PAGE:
Three-hundred and four Other Ranks from the North Irish Horse joined the Battalion today with our Band playing them in to Ruyaulcourt where they were toasted right royally."
From today the unit's title becomes the 9th (North Irish Horse) Battalion, Royal Irish Fusiliers. B Squadron, North Irish Horse had been attached to the 59th (2nd North Midland) Division in August 1915, leaving in June 1916 to form, together with C Squadron and the Service Squadron of the 6th Inniskilling Dragoons, the 2nd North Irish Horse. This unit was attached to X Corps until August 1917, when it was broken up. The personnel went to infantry training and eventually more than 300 of them joined the 9th Btn. the Royal Irish Fusiliers.
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Want to know more about North Irish Horse ?
There are:13924 pages and articles tagged North Irish Horse available in our Library
Those known to have served with
North Irish Horse
during the Great War 1914-1918.
- Armstrong Reginald George. Pte. E Squadron (d.26th Mar 1918)
- Garnett Albert Henry. L/Cpl.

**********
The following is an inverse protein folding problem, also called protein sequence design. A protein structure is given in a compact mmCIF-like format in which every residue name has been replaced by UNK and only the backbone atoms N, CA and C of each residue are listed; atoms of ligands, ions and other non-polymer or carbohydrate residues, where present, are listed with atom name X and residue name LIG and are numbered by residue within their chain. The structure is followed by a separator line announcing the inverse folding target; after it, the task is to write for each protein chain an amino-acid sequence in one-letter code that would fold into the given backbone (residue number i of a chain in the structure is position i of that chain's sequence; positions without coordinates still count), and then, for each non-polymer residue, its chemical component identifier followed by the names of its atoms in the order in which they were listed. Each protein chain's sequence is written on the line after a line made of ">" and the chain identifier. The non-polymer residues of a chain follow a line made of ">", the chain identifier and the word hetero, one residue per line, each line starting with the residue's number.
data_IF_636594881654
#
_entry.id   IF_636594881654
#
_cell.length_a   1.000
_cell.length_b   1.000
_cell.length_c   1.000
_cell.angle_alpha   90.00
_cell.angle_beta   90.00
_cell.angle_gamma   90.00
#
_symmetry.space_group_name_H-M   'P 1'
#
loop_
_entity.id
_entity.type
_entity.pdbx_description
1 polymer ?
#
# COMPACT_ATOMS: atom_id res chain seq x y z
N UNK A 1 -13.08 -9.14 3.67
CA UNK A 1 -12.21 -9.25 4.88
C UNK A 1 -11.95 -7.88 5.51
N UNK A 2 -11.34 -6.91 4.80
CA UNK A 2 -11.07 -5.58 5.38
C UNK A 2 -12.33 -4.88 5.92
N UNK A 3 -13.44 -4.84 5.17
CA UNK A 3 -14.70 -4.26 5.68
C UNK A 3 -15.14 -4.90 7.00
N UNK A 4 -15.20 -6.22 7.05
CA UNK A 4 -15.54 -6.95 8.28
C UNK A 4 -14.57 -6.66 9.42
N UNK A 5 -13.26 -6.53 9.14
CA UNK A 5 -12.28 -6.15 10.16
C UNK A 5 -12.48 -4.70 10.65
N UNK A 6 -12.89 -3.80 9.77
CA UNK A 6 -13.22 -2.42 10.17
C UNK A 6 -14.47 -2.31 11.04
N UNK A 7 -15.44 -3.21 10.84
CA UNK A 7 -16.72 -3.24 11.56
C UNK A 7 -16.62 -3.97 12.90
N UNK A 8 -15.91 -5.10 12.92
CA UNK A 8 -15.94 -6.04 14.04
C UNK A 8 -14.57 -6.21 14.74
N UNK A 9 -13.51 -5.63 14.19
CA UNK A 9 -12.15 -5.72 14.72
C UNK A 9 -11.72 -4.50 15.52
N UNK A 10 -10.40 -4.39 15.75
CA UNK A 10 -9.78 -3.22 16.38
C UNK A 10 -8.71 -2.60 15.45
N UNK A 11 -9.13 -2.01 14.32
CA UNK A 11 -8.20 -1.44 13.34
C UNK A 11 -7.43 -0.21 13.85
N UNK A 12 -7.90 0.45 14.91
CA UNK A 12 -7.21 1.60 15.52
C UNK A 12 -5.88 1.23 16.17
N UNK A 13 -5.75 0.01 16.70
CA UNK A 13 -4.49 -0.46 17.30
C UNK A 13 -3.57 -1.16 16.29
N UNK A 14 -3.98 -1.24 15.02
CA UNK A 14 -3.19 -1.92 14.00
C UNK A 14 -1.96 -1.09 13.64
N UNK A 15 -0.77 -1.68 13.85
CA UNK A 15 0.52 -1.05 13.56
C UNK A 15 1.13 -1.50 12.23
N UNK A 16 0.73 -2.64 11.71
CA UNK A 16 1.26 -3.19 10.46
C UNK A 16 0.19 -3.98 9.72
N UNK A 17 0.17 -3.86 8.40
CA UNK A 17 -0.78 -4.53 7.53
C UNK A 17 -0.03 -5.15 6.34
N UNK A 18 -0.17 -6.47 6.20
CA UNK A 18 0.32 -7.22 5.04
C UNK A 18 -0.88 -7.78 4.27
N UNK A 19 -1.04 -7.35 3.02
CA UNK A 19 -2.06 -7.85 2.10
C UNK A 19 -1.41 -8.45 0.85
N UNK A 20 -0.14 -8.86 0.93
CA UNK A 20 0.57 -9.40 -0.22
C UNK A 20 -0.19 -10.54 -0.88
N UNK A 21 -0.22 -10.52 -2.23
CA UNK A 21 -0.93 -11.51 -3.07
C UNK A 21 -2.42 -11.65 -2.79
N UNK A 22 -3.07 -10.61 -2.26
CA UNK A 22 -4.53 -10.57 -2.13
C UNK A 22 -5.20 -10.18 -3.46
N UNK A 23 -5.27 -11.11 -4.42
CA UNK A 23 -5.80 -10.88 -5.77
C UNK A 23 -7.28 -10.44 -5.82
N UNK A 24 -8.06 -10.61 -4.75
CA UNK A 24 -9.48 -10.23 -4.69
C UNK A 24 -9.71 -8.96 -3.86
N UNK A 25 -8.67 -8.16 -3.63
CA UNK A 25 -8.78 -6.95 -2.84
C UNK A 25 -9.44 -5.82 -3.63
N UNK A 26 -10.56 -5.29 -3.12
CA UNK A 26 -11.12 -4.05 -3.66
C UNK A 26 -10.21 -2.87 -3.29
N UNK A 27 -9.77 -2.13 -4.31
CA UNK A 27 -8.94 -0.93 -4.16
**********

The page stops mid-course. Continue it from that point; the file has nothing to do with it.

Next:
- Mckee James. Pte. 10th Btn.
- Toomath David. Pte.
- West Richard Annesley. Lt/Col. attd. Tank Corps (d.2nd September 1918)
All names on this list have been submitted by relatives, friends, neighbours and others who wish to remember them, if you have any names to add or any recollections or photos of those listed, please Add a Name to this List
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Lt/Col. Richard Annesley West VC DSO MC attd. Tank Corps North Irish Horse (d.2nd September 1918)Richard West was killed in action on 2nd September 1918 aged 40. He had also served in the South African War and was the son of Augustus E. and Sarah West, of Whitepark, Co. Fermanagh; husband of Maude E. West, of 14, Trafalgar Square, Chelsea, London.
An extract from the Second Supplement to The London Gazette, No. 30982, dated 29th Oct., 1918, records the following:- "For most conspicuous bravery, leadership and self-sacrifice. During an attack, the infantry having lost their bearings in the dense fog, this officer at once collected and re-organised any men he could find and led them to their objective in face of heavy machine-gun fire. Throughout the whole action he displayed the most utter disregard of danger, and the capture of the objective was in a great part due to his initiative and gallantry."s flynn
Pte. David Toomath North Irish HorseDavid Toomath was born on 13 Apr 1898 in Belfast Ireland. He served with the British Forces during WWI, at first with the North Irish Horse and later in the Machine Gun Company. His regimental number was 2315, then 105374.